Spin-In, from 9:30 a.m. to noon the second Monday of each month at Green Spring Farm Park off Rte. 236 in Alexandria. Call 941-6066 for more information.
If you're feeling nostalgic about the "good ole days," consider the walking wheel. Standing about 5 feet tall, this spinning wheel got its name from the way its works. First, the spinner gives the wheel a good whack to get it going; then, holding the wool, the spinner walks up to the wheel and backs away, sometimes walking as much as 30 or 40 miles a day to spin the wool, experts say.
Of course, the wool had first been "carded," or combed out, a task that usually was left to children in early days. For every hour's spinning, it is estimated, someone spent eight hours carding.
Just as you're offering up a small prayer of thanksgiving for modern technology, consider Corinne Hope, a 20th-century spinner whose idea of a good time begins with a pile of unspun wool.
Hope is one of the principal organizers of a group of local spinners, which for the past two years has been rediscovering time-honored methods of spinning. fOnce a month at Green Spring Farm Park, you can usually find Hope and her cohorts at a "spin-in."
The spin-in is open to anyone and usually attracts experienced spinners, carders, dyers and lookers-on. The purpose of the monthly meeting, according to Hope, is to "help each other solve problems, do some spinning -- and gossip."
The experience and knowledge of the spinners combines to make the group something of a local encyclopedia of spinning, which area spinners quickly have discovered. Newcomers, for instance, ofen bring old spinning wheels to the group for advice. "We look them over and tell them what's missing, and how it works," says Sally Francis, a dyer who collects spinning wheels.
Some regulars, like Frankye Jo Hartsook, leave their wheels at home. "I don't like to lug it around. Besides, I love to card," says Hartsook as she pulls out two vicious-looking paddles.
The paddle-like contraptions are carders, studded with mean little combs. On top of the combs, Hartsook lays thin clumps of unwashed lambs' wool. The reason unwashed wool is used is soon made clear by Hartsook. "We card it 'in the grease,'" Hartsook says, "because the lanolin in unwashed sheeps' wool makes it easier to work."
In colonial days, children would card wool in front of a fire, which heated the lanolin in the wool and made their work go faster.
As Hartsook combs the wool, bits of dirt fall out and the fibers are aligned in one direction. This leaves a soft roll, or "roving" which is ready to spin.
"The first spinning was probably done between the fingers," Hope says, "but women have been using a 'drop spindle' for thousands of years. Parts of drop spindles were found in Egyptian tombs, and the cloth that wrapped the mummies was made of threads spun so fine (that) there were 500 threads to the inch."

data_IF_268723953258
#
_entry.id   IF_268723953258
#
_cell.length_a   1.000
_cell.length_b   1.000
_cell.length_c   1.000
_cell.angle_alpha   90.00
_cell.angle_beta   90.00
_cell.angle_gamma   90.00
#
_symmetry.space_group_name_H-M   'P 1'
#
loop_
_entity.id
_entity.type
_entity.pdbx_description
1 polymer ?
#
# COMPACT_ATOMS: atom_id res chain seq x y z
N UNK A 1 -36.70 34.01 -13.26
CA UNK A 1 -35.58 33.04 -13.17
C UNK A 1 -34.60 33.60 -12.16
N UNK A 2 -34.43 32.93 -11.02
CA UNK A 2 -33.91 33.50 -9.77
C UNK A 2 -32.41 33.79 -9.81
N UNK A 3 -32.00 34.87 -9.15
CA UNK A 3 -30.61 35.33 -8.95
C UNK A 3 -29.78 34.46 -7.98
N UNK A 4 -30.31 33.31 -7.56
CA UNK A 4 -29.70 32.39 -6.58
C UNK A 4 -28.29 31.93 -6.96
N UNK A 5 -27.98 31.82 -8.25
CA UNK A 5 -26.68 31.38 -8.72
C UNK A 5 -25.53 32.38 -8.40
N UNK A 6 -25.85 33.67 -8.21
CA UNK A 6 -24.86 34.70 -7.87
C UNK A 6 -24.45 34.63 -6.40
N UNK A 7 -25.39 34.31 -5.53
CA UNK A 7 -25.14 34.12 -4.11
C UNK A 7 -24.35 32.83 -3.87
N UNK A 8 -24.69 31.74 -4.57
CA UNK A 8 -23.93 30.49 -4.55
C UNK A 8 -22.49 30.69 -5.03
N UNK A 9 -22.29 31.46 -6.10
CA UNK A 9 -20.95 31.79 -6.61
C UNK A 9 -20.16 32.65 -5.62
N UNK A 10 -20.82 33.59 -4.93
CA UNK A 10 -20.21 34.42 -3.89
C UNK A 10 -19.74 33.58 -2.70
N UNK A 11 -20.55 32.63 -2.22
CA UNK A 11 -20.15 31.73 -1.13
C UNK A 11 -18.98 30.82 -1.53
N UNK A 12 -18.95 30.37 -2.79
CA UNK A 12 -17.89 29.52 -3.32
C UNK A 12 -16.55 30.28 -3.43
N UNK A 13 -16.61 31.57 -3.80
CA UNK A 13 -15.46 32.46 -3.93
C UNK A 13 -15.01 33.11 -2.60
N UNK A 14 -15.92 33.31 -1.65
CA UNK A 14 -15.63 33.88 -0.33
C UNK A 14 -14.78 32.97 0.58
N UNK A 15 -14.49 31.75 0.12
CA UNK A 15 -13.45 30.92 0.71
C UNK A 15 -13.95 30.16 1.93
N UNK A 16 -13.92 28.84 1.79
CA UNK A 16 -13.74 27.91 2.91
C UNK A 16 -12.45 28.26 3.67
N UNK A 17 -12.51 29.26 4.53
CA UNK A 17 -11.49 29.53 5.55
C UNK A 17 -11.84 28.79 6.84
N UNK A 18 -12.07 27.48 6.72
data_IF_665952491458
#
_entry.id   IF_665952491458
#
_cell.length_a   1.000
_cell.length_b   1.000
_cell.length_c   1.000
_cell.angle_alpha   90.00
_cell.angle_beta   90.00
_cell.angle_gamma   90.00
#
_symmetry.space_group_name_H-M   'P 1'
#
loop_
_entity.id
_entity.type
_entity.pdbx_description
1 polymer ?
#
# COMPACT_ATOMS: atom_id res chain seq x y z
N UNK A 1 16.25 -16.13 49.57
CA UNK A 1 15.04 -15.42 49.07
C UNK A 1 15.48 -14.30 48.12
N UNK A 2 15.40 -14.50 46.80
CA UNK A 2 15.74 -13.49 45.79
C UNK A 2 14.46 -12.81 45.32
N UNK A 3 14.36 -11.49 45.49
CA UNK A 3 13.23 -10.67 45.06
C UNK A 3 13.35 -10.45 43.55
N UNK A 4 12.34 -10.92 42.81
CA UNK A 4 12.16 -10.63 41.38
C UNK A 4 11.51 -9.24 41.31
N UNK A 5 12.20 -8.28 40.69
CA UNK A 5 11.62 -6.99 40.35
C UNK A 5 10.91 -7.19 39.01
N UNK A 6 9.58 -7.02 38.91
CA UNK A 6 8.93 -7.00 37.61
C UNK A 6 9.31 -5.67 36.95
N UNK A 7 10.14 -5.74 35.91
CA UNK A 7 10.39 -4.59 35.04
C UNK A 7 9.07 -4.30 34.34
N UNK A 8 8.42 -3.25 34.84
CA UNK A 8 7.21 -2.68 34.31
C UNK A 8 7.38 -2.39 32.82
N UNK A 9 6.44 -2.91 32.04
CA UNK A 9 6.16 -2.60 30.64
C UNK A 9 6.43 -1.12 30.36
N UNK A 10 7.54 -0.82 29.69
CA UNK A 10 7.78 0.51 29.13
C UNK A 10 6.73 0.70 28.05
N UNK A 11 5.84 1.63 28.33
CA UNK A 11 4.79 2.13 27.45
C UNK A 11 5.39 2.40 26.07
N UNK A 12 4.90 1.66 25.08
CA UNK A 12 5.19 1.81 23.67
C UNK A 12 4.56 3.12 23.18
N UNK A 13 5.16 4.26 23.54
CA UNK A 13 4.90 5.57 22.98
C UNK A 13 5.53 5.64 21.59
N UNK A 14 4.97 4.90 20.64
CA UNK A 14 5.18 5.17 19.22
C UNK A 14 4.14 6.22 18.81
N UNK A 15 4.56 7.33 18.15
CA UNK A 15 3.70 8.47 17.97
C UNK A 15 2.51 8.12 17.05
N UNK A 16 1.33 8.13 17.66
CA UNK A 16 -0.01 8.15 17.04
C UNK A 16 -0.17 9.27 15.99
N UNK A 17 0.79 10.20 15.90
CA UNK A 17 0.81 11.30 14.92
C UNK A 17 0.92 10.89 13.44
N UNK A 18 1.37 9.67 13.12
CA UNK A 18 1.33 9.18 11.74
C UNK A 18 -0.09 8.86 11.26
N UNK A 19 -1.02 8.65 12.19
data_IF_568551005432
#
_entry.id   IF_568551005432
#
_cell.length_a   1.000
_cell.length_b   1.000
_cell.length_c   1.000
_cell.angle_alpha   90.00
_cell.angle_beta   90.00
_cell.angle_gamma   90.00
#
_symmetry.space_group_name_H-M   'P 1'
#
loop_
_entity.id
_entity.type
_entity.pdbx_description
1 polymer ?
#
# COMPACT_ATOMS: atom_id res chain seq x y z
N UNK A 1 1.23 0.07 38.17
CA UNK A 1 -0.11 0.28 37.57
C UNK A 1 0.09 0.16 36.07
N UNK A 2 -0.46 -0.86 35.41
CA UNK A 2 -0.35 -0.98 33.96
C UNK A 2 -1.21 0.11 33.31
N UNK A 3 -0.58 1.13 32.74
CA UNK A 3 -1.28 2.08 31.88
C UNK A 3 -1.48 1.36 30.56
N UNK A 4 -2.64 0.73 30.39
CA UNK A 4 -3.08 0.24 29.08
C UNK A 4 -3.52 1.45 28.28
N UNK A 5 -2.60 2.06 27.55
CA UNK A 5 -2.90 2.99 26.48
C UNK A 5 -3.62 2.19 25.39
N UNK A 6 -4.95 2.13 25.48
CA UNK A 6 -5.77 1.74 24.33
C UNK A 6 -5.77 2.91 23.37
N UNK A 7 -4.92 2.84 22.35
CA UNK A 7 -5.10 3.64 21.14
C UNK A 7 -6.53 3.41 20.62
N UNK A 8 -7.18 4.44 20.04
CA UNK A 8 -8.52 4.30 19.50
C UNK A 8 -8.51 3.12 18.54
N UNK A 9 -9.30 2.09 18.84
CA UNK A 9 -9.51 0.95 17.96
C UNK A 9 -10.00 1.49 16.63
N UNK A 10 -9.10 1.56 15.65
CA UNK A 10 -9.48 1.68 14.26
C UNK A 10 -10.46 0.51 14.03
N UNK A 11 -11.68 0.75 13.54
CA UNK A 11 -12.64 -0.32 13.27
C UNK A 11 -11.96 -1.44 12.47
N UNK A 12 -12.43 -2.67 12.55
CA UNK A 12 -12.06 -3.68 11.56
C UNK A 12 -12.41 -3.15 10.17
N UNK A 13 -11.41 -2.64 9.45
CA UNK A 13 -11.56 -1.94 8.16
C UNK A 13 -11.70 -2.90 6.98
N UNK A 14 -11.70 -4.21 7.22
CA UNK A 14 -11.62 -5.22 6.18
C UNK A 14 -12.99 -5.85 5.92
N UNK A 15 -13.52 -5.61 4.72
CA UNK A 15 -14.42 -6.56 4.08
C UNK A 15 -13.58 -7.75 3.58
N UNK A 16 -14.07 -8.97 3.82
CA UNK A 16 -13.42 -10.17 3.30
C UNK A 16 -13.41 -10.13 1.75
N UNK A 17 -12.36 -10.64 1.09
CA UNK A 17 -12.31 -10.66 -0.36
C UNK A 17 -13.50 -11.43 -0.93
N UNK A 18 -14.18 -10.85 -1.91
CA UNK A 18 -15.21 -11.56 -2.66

The drop spindle is still popular among nomadic peoples. Hope says, because it is portable -- some versions can even be worked while the spinner is walking.
About 1400 A.D., Hope says, someone attached a spindle to a wheel and the spinning wheel has been with us ever since. Hope, in fact, thinks the spinning wheel has been around longer than that. "I have a theory that the wheel was invented for spinning," she says. "I can't prove it, but I believe it."
Spinning wheels, which range from simple wooden ones to elaborate, hand-carved affairs, have created a language unique to the art.
The stick between the treadle and the wheel is the "footman." The part containing the spindle, bobbin and tension adjuster is the "mother of all." And primitive spinning that results in fat blobs and frail threads is called "slubbing," an effect prized by those who want the homespun look.
The language of spinners has even been transformed into folk songs, such as "Pop Goes the Weasel."
Once the wool is spun it is transferred from the bobbin to a "niddy noddy" or a clock-like "weasel" to form skeins. The "weasel" can be set to hold a certain number of yards, and when the completed length, or skein, is ready, it "pops" off the "weasel."
When the yarn has been "popped," it is ready for washing and dying Many spinners use natural dyes such as onion skins for yellow, walnut hulls for brown or a lichen called rock tripe for magenta.
Once the yarn is dyed, it can be used for weaving, knitting or crocheting, and some spinners go the whole way from sheep to shawl.
"Some of these women make beautiful tailored suits, doing everything from buying the fleece to hunting up the nuts for the dye and weaving the wool," Francis said.
Such suits may take two years from start to finish, but are expected to last a lifetime. No one at the spinning group, however, saw this as a practical answer to inflation. Instead, they saw another -- possibly more useful -- benefit.
"Spinning is good therapy," said Hope. "It relaxes you and makes you patient."